Cryptocurrencies are catching the fancy of investors but the high volatility in prices is keeping some others away. For example, Bitcoin’s lowest price in October was Rs 54,942 (October 3) and its highest till October 27 was Rs 62,672 (on October 17), a difference of about 14 per cent. Even other cryptocurrencies have shown high volatility in prices in the past. Let’s explore what causes the volatility in cryptocurrencies.
Price Discovery Stage
The primary reason for volatility in cryptos is their newness. All new concepts take time to settle and be accepted and the same holds true for cryptocurrencies. The asset class, the market as well as investors/speculators are still finding their feet and so it is still the initial stages of price discovery.
Cryptos have gained global prominence (or, notoriety) in the last few years, but as an asset class, they are not as accepted as traditional assets such as equity or gold. Growing acceptance and maturity of the market go hand in hand. That is why when Tesla indicated that cryptocurrencies will not be accepted as a mode of payment, the value of Bitcoin crashed. But when Tesla boss Elon Musk wrote ‘Doge’ on his Twitter post, the value of Dogecoin went up.
Such influencing events or personalities are adding to the volatility, just the way when some star investor buys a particular company’s shares, the prices of that share tend to rise.
Given the lack of understanding and rules, trading is at present highly speculative. Investors bet on the prices going up or down, and these speculative bets cause a sudden influx or outgo, leading to high volatility.
Lack Of A Controlling Agency
Unlike other asset classes that have some sort of governing or controlling agencies, cryptocurrencies are by their very nature not controlled by any entity in the traditional sense as fiat currency or equity or bonds are.
In India, as of now, there is no regulatory framework under which cryptocurrencies come.
The anonymity is what attracts investors or makes them skeptical.
The Sentiment Factor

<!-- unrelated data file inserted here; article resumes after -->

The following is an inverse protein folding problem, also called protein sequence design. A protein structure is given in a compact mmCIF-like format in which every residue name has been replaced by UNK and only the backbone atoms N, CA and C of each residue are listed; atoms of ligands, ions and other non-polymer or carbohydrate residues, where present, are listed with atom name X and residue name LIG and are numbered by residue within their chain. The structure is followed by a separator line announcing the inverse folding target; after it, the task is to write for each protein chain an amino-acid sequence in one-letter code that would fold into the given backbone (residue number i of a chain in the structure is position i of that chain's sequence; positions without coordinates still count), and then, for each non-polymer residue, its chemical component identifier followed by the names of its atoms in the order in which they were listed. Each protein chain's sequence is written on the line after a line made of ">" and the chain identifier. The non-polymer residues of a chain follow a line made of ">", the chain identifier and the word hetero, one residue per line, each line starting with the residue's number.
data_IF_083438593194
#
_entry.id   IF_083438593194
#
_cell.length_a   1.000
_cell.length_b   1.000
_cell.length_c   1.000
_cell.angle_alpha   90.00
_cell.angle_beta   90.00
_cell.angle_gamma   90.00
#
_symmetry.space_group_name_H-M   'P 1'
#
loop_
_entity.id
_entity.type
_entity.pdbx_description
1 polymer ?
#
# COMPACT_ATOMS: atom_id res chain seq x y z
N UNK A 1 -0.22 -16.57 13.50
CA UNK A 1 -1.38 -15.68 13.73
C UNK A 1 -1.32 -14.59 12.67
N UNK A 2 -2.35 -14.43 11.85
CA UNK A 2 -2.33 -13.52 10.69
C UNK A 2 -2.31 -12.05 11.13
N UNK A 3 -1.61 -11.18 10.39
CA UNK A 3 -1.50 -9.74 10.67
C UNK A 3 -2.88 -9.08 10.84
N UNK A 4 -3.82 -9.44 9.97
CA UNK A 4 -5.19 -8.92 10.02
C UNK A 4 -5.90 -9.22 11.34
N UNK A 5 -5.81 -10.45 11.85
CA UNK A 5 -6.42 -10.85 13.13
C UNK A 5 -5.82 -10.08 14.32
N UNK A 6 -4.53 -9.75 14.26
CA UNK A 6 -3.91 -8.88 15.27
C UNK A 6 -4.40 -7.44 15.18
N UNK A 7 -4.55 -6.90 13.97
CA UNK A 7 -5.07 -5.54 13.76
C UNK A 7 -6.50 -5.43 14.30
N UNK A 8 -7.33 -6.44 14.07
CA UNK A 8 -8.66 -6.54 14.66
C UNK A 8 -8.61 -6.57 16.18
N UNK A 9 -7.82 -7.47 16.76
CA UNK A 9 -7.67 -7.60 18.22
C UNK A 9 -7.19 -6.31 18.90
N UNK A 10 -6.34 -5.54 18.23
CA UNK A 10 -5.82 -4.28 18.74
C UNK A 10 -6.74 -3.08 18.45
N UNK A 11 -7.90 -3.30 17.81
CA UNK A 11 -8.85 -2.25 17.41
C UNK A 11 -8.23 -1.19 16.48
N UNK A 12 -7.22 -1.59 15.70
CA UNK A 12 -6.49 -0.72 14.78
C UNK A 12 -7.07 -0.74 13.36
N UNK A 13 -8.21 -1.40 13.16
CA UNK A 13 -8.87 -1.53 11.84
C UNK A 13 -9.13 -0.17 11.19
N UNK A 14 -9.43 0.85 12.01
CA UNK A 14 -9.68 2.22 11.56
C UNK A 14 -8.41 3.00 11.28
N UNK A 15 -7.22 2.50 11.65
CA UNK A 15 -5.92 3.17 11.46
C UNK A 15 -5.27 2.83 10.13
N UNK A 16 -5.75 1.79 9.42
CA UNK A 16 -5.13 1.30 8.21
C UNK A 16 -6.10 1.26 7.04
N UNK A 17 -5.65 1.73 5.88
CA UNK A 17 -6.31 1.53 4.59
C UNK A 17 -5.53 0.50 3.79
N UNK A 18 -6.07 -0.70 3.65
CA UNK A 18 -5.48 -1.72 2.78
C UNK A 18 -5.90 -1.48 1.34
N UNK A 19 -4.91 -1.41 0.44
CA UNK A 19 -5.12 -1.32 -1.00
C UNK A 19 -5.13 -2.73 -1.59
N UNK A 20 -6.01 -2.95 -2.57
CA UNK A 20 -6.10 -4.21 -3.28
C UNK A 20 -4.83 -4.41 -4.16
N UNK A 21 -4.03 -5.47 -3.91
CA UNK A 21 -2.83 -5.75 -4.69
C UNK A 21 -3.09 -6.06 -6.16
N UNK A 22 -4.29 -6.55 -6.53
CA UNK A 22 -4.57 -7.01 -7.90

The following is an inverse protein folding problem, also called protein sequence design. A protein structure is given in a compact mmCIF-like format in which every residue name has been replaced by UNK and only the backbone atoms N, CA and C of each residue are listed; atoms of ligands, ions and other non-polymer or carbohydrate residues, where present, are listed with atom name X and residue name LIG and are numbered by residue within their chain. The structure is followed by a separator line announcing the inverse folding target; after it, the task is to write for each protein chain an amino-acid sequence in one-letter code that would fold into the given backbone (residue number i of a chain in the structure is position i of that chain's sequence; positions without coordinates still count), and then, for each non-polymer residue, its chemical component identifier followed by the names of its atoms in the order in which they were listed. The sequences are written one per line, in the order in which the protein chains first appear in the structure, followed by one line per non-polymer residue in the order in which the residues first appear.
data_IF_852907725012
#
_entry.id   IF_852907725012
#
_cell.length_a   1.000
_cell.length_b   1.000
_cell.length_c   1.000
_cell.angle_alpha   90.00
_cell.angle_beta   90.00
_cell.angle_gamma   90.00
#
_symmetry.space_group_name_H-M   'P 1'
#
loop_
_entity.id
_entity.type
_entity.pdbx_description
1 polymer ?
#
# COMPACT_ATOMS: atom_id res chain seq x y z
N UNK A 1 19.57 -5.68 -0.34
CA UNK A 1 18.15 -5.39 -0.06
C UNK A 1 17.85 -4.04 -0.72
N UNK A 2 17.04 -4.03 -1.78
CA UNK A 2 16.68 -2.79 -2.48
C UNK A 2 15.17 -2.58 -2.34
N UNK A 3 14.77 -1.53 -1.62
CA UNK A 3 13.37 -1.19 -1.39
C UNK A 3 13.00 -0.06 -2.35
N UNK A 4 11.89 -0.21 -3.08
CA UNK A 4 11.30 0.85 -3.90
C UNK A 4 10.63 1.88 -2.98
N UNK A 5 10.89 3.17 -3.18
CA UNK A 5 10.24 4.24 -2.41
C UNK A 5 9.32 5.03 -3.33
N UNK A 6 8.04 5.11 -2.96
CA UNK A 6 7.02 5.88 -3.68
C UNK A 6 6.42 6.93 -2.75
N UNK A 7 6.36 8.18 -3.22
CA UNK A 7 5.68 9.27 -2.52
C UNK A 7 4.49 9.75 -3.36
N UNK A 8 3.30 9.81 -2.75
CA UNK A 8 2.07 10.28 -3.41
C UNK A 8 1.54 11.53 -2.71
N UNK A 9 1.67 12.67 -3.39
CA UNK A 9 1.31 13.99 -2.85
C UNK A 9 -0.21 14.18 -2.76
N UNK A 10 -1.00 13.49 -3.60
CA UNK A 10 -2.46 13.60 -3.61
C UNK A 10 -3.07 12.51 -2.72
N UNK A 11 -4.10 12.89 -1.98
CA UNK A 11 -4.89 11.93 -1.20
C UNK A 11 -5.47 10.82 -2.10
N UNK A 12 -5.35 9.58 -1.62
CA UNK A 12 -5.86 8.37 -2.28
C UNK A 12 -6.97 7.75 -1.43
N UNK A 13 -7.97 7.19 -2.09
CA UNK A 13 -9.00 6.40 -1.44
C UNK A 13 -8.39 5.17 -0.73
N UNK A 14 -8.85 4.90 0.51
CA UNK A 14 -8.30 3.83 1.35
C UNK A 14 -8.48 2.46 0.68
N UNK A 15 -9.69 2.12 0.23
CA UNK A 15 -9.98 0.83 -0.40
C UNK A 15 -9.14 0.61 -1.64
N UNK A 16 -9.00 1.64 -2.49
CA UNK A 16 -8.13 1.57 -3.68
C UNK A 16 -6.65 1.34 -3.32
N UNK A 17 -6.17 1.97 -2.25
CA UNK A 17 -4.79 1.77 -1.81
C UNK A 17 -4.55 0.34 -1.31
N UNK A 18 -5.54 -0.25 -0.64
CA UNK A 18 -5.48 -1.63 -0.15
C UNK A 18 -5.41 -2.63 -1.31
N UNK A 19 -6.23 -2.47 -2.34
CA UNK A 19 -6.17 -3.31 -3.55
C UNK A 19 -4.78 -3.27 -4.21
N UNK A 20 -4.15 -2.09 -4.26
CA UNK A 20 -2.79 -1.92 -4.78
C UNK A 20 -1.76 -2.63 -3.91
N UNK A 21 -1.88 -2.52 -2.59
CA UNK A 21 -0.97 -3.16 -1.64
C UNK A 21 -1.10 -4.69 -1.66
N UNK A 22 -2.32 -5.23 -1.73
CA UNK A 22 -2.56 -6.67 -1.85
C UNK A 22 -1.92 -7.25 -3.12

When cryptos get more popular and accepted, more investors will understand the factors that influence their movement. Till then, a lot of the movement is speculative in nature as investors are buying or selling based on sentiment.
Even those who are looking at cryptos for the long term are doing so as they believe that the asset class will gain acceptance. Tesla’s Musk, for instance, explained that he owned Dogecoin because many of the employees at Tesla and SpaceX own Dogecoin.
“Many young investors are putting money in cryptos. Their aim is to invest and earn quickly. So when they lose a big amount, they usually quit the market, leading to volatility in the market,” says Ajeet Khurana, a crypto project advisor and investor.
One such young investor is Delhi-based student Shivam Tiwari, 21, who has been investing in cryptos regularly since 2016. “My maximum loss so far has been Rs 89,000 and profit has been one-fourth of that. But we have to keep in mind that the volatile nature (of cryptos) makes it different from other forms of investments,” says Tiwari.
“A few days ago, my investment jumped to Rs 1 lakh but fell to its original amount of Rs 40,000 within a few hours. I have faced similar situations many times,” says Vishal Bhardwaj, 29, who works as a senior engineer in a company in Delhi.
Limited Supply And Major Holdings
Unlike fiat currency, some cryptos such as Bitcoin are in limited supply. Bitcoin supply is limited to 21 million, but since it is among the most popular cryptos, demand and supply forces come into play. For instance, Litecoin has a maximum supply of 84 million, while Chainlink’s (Ehtereum-based) limit is 1 billion.
Moreover, as cryptocurrency is a digital asset, the price is determined entirely by the laws of supply and demand.
“Given the limited supply, some entities have major holdings in the crypto and can, thus, influence the rise and fall of crypto markets by selling or buying more of the crypto. This adds to the overall volatility,” says Khurana.
“It is true that the crypto market is more volatile than other markets. But the risk of volatility can be rewarded with high rewards (returns). In that sense, volatility is not the enemy,” says Khurana. The two investors mentioned above, Tiwari and Bhardwaj, agree. They say that the volatility is not that big a concern as the returns can be high.
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